The classic example of a lost update involves reading data into a user form, for subsequent modification.For example, an employee loads into a user form, data pertaining to a particular customer, in order to update their address.However, as usual in this book all the details that are not relevant to this simple example are omitted. table, reporting a problem with the TPS report This is a very important ticket, so two developers – let’s call them Arne and Brian – immediately start troubleshooting.

concurrency erro when deleteing or updating multiple primary key fields-20

He runs the report for Ohio and gets the same problem so, from his onscreen view of the ticket, which he opened before Arne made his update, Brian updates the Listing 4: The SQL that was issued by Brian’s bug tracking form The changes saved by Arne were completely lost.

Clearly, our bug tracking system is susceptible to lost updates, and so has a big problem.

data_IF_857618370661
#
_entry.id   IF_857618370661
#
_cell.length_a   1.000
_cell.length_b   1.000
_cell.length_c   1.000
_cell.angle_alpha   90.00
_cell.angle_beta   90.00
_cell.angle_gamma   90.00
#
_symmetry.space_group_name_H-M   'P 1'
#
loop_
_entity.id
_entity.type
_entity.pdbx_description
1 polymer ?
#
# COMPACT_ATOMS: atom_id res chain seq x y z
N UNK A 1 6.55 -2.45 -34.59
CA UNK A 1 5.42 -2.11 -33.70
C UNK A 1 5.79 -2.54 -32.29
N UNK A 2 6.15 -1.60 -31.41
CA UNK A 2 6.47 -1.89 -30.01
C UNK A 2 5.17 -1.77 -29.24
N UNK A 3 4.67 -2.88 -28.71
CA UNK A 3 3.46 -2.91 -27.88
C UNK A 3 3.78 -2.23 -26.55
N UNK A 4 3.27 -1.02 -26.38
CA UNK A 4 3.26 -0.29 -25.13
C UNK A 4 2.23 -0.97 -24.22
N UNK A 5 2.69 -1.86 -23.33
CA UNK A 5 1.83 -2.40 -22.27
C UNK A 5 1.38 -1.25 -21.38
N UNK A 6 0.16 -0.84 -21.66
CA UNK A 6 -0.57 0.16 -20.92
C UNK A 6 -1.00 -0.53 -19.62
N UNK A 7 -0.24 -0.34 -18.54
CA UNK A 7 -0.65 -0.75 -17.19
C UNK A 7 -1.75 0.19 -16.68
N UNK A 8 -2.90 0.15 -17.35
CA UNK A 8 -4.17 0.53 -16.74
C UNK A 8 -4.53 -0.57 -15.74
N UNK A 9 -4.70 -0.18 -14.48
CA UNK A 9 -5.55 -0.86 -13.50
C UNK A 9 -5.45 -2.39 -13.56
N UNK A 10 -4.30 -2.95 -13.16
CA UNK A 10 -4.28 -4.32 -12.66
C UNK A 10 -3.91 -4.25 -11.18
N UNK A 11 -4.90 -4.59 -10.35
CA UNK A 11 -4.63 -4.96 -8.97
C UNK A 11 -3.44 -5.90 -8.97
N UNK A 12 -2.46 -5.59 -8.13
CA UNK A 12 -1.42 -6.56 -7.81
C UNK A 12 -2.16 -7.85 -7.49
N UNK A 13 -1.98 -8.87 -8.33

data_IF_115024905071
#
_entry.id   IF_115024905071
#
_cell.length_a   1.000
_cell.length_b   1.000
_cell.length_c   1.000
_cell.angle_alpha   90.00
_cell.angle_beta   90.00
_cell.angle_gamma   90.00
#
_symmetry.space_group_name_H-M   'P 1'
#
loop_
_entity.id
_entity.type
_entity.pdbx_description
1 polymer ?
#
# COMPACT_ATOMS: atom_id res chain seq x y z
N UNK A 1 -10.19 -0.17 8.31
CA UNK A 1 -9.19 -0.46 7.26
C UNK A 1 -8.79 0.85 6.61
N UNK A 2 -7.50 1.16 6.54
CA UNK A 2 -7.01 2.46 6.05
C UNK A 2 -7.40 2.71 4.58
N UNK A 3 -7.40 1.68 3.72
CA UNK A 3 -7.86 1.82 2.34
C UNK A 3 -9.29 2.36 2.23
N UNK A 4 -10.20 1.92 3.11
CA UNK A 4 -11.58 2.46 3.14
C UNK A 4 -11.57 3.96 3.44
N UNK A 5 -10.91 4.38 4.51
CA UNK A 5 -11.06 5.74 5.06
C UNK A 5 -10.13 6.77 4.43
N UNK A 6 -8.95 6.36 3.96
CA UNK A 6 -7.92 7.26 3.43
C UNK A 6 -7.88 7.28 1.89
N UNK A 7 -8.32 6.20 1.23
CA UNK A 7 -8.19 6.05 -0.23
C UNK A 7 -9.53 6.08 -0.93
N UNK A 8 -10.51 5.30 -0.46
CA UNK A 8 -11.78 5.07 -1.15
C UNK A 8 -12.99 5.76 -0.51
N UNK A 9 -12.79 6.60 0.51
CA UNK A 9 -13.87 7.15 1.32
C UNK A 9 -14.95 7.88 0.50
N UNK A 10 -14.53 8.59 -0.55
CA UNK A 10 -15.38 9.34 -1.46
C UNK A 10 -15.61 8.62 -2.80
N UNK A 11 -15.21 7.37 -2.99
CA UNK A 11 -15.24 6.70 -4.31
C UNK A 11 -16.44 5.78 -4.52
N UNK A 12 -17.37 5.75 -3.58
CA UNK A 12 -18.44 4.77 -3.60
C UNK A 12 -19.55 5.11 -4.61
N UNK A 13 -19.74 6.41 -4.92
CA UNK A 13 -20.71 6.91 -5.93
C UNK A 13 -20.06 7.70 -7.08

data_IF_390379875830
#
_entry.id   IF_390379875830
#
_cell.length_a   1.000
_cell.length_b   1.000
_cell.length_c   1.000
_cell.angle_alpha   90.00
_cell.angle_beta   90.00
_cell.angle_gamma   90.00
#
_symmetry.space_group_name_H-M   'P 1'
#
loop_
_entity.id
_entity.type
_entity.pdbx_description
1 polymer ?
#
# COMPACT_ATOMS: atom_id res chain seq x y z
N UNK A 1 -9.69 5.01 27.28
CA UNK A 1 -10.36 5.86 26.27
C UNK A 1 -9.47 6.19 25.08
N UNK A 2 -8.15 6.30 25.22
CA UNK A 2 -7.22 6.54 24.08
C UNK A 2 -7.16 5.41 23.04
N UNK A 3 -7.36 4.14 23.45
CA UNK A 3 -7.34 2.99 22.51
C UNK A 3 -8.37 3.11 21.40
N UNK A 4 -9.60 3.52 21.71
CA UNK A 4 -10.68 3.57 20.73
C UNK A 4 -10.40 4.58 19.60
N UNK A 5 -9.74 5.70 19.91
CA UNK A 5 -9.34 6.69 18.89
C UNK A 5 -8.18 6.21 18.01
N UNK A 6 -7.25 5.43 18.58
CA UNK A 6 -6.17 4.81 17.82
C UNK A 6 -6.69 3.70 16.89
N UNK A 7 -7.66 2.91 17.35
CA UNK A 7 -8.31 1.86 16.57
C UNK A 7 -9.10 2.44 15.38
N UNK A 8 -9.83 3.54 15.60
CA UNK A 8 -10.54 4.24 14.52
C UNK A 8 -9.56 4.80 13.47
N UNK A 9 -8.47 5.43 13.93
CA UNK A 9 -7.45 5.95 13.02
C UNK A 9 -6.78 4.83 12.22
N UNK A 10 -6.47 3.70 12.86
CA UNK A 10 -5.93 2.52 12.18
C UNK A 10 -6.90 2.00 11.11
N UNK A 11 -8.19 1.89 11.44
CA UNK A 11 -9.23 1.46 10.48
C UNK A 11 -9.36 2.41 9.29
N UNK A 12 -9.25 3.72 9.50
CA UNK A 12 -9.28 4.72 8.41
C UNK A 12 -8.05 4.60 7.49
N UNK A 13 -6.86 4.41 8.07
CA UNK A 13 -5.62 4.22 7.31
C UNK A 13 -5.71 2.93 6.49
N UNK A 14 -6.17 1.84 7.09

Meanwhile, an automated process updates the same row, assigning to the customer a new status, such as “loyal customer”.

If the employee submits the address update and the application updates the whole row, rather than the column that was changed, then the customer could be rest back to their old status, and the effect of the automated process will be lost.

Aside from having a more intelligent logic attached to the form, so only the column modified is updated in the database (we’ll discuss this in more detail shortly), there are essentially two concurrency control approaches that we can use in order to avoid such ‘lost updates’: Optimistic approach: even though we have selected a row, other sessions can modify it, but we optimistically assume that this will not happen.

When the selected row is updated, we have logic in place that will test to see if the row has been modified by someone else, since it was queried.

Lost modifications can occur when multiple connections modify the same row of data.

For example, one connection (A) reads a row of data, with the intent to update that row, based on certain criteria.

In cases where only automated processes involved, where we have quick transactions attempting to (almost) simultaneously change the same rows of data, we are also in risk of lost updates, and are likely to adopt a pessimistic approach to concurrency control, in order to avoid them.